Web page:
Kayenat, who teaches English, works at her desk during a class at Anjam Knowledge House in New Delhi on Aug. 24.

Across the hall, Khairkhuan said she was a teacher at a school in Kabul before she fled her home in 2016. “There were bombings often, and women were not allowed to work and go out without a veil,” she said.

Now, she works as a tailor to raise her four kids and came to the Anjam Knowledge House on Aug. 24 with two of them in tow, ages 8 and 12. As she took notes in her computer class, her kids fiddled with her mobile phone.

“I want to improve my English and learn how to use a computer so that I can move to some Western country for a better future,” she said.

Before sundown, as the basement was vacated for the evening, 14-year-old Ghafoor, who runs errands in the Anjam Knowledge House and looks after children when teachers are not present, rearranged the chairs and turned off the lights in the classroom. He said he is enthusiastic about drones and planes. He wants to build one someday. He is also passionate about cameras and wants to start video blogging. This Afghan makeshift school may help Ghafoor realize some of his dreams.

Qadri Inzamam is an independent journalist based out of New Delhi. Twitter: @Qadri_Inzamam

Haziq Qadri is an independent multimedia journalist based out of New Delhi. Twitter: @haziq_qadri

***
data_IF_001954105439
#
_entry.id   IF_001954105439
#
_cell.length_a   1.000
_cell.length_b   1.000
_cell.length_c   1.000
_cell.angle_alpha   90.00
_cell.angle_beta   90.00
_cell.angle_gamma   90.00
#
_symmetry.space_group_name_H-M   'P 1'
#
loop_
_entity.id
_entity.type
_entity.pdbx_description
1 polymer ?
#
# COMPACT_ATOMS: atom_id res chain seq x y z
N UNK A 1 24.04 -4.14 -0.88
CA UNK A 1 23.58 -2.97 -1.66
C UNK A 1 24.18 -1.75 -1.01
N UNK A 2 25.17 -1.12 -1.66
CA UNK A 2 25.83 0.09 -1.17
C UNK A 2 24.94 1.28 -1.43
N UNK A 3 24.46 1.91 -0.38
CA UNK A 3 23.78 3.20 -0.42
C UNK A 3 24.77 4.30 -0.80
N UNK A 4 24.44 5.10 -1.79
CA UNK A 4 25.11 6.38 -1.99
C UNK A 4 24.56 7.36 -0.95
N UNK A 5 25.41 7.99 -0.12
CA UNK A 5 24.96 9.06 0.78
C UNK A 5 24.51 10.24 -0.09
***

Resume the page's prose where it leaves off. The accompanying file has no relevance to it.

Join the Conversation

Commenting on this and other recent articles is just one benefit of a Foreign Policy subscription.

Already a subscriber? .

Join the Conversation

Join the conversation on this and other recent Foreign Policy articles when you subscribe now.

Not your account?

Join the Conversation

Please follow our comment guidelines, stay on topic, and be civil, courteous, and respectful of others’ beliefs.

You are commenting as .

More from Foreign Policy

Russian President Vladimir Putin chairs a commission on military-technical cooperation with foreign states in 2017.
Russian President Vladimir Putin chairs a commission on military-technical cooperation with foreign states in 2017.

What’s the Harm in Talking to Russia? A Lot, Actually.

Diplomacy is neither intrinsically moral nor always strategically wise.

Officers with the Security Service of Ukraine (SBU) wait outside an apartment in Kharkiv oblast, Ukraine.
Officers with the Security Service of Ukraine (SBU) wait outside an apartment in Kharkiv oblast, Ukraine.

Ukraine Has a Secret Resistance Operating Behind Russian Lines

Modern-day Ukrainian partisans are quietly working to undermine the occupation.

German Chancellor Olaf Scholz and French President Emmanuel Macron wave as they visit the landmark Brandenburg Gate illuminated in the colors of the Ukrainian flag in Berlin on May 9, 2022.
German Chancellor Olaf Scholz and French President Emmanuel Macron wave as they visit the landmark Brandenburg Gate illuminated in the colors of the Ukrainian flag in Berlin on May 9, 2022.

The Franco-German Motor Is on Fire

The war in Ukraine has turned Europe’s most powerful countries against each other like hardly ever before.

U.S. President Joe Biden holds a semiconductor during his remarks before signing an executive order on the economy in the State Dining Room of the White House in Washington, D.C.
U.S. President Joe Biden holds a semiconductor during his remarks before signing an executive order on the economy in the State Dining Room of the White House in Washington, D.C.

How the U.S.-Chinese Technology War Is Changing the World

Washington’s crackdown on technology access is creating a new kind of global conflict.